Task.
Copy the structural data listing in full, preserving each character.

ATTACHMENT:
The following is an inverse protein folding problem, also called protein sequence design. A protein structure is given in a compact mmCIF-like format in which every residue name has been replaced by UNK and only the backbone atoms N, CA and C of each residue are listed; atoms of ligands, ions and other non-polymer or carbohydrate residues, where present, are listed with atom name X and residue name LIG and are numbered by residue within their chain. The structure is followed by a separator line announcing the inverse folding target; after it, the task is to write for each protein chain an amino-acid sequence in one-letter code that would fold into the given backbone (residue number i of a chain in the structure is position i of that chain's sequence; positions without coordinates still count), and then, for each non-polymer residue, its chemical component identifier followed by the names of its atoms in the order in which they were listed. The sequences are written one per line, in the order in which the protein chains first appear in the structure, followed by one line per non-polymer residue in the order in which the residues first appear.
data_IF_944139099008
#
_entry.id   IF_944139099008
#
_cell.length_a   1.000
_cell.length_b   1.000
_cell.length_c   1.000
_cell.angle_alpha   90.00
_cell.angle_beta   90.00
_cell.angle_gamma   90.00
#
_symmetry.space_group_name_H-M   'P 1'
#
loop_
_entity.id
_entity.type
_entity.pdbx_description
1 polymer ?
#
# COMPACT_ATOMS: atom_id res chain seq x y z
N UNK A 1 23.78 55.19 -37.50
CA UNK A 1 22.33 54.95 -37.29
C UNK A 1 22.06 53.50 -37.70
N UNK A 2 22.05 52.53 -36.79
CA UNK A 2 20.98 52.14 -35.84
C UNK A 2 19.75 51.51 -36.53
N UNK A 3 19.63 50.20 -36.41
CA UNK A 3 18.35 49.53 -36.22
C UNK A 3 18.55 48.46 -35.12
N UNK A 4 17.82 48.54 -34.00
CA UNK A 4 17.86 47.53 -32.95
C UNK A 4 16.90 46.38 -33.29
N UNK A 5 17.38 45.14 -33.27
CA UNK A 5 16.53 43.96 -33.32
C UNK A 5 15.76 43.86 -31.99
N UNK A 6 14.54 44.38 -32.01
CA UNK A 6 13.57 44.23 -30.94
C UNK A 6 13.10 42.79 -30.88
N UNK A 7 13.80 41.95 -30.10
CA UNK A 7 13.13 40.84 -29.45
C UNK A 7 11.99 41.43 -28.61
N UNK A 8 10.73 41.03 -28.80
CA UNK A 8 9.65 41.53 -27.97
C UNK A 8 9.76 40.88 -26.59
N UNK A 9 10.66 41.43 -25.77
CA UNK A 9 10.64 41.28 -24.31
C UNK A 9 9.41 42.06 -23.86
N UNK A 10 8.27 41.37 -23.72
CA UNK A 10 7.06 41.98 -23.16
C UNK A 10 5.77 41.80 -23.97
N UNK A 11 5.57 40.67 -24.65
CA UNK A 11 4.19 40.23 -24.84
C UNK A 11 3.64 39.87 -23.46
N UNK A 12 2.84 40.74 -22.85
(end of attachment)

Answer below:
The following is an inverse protein folding problem, also called protein sequence design. A protein structure is given in a compact mmCIF-like format in which every residue name has been replaced by UNK and only the backbone atoms N, CA and C of each residue are listed; atoms of ligands, ions and other non-polymer or carbohydrate residues, where present, are listed with atom name X and residue name LIG and are numbered by residue within their chain. The structure is followed by a separator line announcing the inverse folding target; after it, the task is to write for each protein chain an amino-acid sequence in one-letter code that would fold into the given backbone (residue number i of a chain in the structure is position i of that chain's sequence; positions without coordinates still count), and then, for each non-polymer residue, its chemical component identifier followed by the names of its atoms in the order in which they were listed. The sequences are written one per line, in the order in which the protein chains first appear in the structure, followed by one line per non-polymer residue in the order in which the residues first appear.
data_IF_944139099008
#
_entry.id   IF_944139099008
#
_cell.length_a   1.000
_cell.length_b   1.000
_cell.length_c   1.000
_cell.angle_alpha   90.00
_cell.angle_beta   90.00
_cell.angle_gamma   90.00
#
_symmetry.space_group_name_H-M   'P 1'
#
loop_
_entity.id
_entity.type
_entity.pdbx_description
1 polymer ?
#
# COMPACT_ATOMS: atom_id res chain seq x y z
N UNK A 1 23.78 55.19 -37.50
CA UNK A 1 22.33 54.95 -37.29
C UNK A 1 22.06 53.50 -37.70
N UNK A 2 22.05 52.53 -36.79
CA UNK A 2 20.98 52.14 -35.84
C UNK A 2 19.75 51.51 -36.53
N UNK A 3 19.63 50.20 -36.41
CA UNK A 3 18.35 49.53 -36.22
C UNK A 3 18.55 48.46 -35.12
N UNK A 4 17.82 48.54 -34.00
CA UNK A 4 17.86 47.53 -32.95
C UNK A 4 16.90 46.38 -33.29
N UNK A 5 17.38 45.14 -33.27
CA UNK A 5 16.53 43.96 -33.32
C UNK A 5 15.76 43.86 -31.99
N UNK A 6 14.54 44.38 -32.01
CA UNK A 6 13.57 44.23 -30.94
C UNK A 6 13.10 42.79 -30.88
N UNK A 7 13.80 41.95 -30.10
CA UNK A 7 13.13 40.84 -29.45
C UNK A 7 11.99 41.43 -28.61
N UNK A 8 10.73 41.03 -28.80
CA UNK A 8 9.65 41.53 -27.97
C UNK A 8 9.76 40.88 -26.59
N UNK A 9 10.66 41.43 -25.77
CA UNK A 9 10.64 41.28 -24.31
C UNK A 9 9.41 42.06 -23.86
N UNK A 10 8.27 41.37 -23.72
CA UNK A 10 7.06 41.98 -23.16
C UNK A 10 5.77 41.80 -23.97
N UNK A 11 5.57 40.67 -24.65
CA UNK A 11 4.19 40.23 -24.84
C UNK A 11 3.64 39.87 -23.46
N UNK A 12 2.84 40.74 -22.85